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Michigan’s senior senator, Debbie Stabenow, was selected Wednesday to chair the Policy and Communications Committee for Senate Democrats, replacing New York Sen. Chuck Schumer who next year will become the new minority leader.

“Our caucus is unified and committed to fighting for middle-class families every day in an economy where too many people feel that they have been left behind,” Stabenow said in a statement.

“This is an important leadership role that will continue to give Michigan families a strong voice at the table as we work to ensure that every family has a fair shot to get ahead.”

She will also continue as the ranking Democrat on the Senate Agriculture Committee, following leadership elections held Wednesday. Stabenow has served in the Senate since 2001.

Dems to do election autopsy

Michigan Democratic Party Chairman Brandon Dillon said Wednesday he is “inclined” to seek re-election at the party’s February convention but will first focus on how to move the party forward following devastating losses on Nov. 8.

“It’s going to take a while. It’s a big cadaver to autopsy,” Dillon said of the election, which saw Donald Trump become the first Republican presidential candidate to win Michigan since 1988.

“We’re going to go through it, and we’ll do it as quickly as possible, but we want to make sure we diagnose the problem.”

Trump’s narrow Michigan win highlighted a dominant day for Republicans, who also managed to retain their majority in the state House in a year where Democrats had hoped to regain control or at least pick up seats.

The party has to be smarter about messaging and work to appeal to a broader group of voters, according to Dillon, “but I think those are pretty obvious takeaways.

“We’ve got to do some rebuilding and rethinking. We still have a lot of Democrats in the state, and I think we just need to be deliberate and focus on how we fix the problems we have and come out stronger.”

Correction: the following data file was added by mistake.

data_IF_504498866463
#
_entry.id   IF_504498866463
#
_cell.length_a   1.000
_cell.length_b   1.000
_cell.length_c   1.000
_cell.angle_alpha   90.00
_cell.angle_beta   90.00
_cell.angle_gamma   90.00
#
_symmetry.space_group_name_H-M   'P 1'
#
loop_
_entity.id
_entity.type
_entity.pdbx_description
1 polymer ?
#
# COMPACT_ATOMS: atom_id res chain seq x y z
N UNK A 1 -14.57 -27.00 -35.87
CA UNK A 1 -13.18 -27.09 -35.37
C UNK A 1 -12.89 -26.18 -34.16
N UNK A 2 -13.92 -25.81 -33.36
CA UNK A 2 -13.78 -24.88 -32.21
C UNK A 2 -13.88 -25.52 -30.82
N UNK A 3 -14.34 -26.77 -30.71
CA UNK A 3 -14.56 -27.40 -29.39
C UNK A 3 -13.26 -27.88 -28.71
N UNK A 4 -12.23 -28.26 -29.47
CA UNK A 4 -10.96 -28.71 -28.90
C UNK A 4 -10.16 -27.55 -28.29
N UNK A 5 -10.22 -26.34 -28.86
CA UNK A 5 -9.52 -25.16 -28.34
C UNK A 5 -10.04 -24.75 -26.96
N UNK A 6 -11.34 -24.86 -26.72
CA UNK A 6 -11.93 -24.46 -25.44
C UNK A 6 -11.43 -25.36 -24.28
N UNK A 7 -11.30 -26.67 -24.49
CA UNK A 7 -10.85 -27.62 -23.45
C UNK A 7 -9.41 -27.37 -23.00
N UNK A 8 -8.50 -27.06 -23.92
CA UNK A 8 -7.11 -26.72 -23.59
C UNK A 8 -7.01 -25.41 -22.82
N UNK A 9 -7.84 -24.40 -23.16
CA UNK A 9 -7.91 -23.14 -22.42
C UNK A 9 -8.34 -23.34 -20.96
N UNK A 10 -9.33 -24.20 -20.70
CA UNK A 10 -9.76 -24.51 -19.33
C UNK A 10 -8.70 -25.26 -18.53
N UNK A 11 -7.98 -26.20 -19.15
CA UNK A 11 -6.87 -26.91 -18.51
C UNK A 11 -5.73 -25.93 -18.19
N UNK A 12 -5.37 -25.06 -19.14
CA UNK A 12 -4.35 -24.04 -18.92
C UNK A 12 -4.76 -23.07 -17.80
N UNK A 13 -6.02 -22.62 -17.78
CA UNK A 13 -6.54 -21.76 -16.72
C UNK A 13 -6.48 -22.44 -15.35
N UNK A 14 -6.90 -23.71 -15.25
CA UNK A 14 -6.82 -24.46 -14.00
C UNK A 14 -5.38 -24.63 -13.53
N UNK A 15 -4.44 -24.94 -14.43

Weiser gets inaugural role

President-elect Donald Trump on Tuesday appointed a committee to plan and raise money for his inauguration and related events in January.

Among other committee members, Trump tapped GOP financier Ron Weiser, the Ann Arbor real estate developer who also helped raise money for Trump’s campaign. Weiser, a former chairman of the Michigan Republican Party, last week won a seat on the University of Michigan Board of Regents.

Other finance vice chairs on the Presidential Inaugural Committee include the conservative billionaire Sheldon Adelson. The committee will be chaired by Thomas J. Barrack Jr., the founder and chairman of the investment firm Colony Capital who served as deputy undersecretary of the Interior under Reagan.

Michigan Dems rip Bannon

Michigan Democrats are among the chorus of critics objecting to Trump’s appointment this week of former Breitbart News head Steve Bannon as chief White House strategist and senior counselor and asking Trump to reconsider.

Rep. John Conyers Jr., D-Detroit, described Bannon as the “standard-bearer for the worst instincts in American society.”

“Whether or not Mr. Bannon personally trades in violence, racism and bigotry, he allowed his media organization to become a platform for white nationalism, misogyny, anti-Semitism and anti-immigrant sentiment of the worst kind. He encouraged it. He bragged about it. His appointment validates the views of the so-called ‘alt-right,’ and we cannot allow him to use the White House to the same ends,” Conyers said in a statement.

Rep. Sandy Levin, D-Royal Oak, said Bannon’s selection runs counter to Trump’s statement that he will be president of all Americans.

“This is a deeply disturbing appointment through which to launch his presidential inner circle and simply continues the divisive negativity of his campaign,” Levin said.

Rep. Brenda Lawrence, D-Southfield, called Bannon’s appointment an “alarming step in the wrong direction.”

Trump spokesman Jason Miller told reporters in New York City on Wednesday that those with concerns about Bannon are “bitter the election’s over.”

“He’s someone I’ve had the opportunity to work with over the past three or four months — someone I’ve seen very high character from. Someone who’s been a fantastic example of really being inclusive. Someone who’s embraced diversity at every step,” Miller said, adding, “there’s one boss, and that’s the president-elect.”

Contributors: Melissa Nann Burke and Jonathan Oosting

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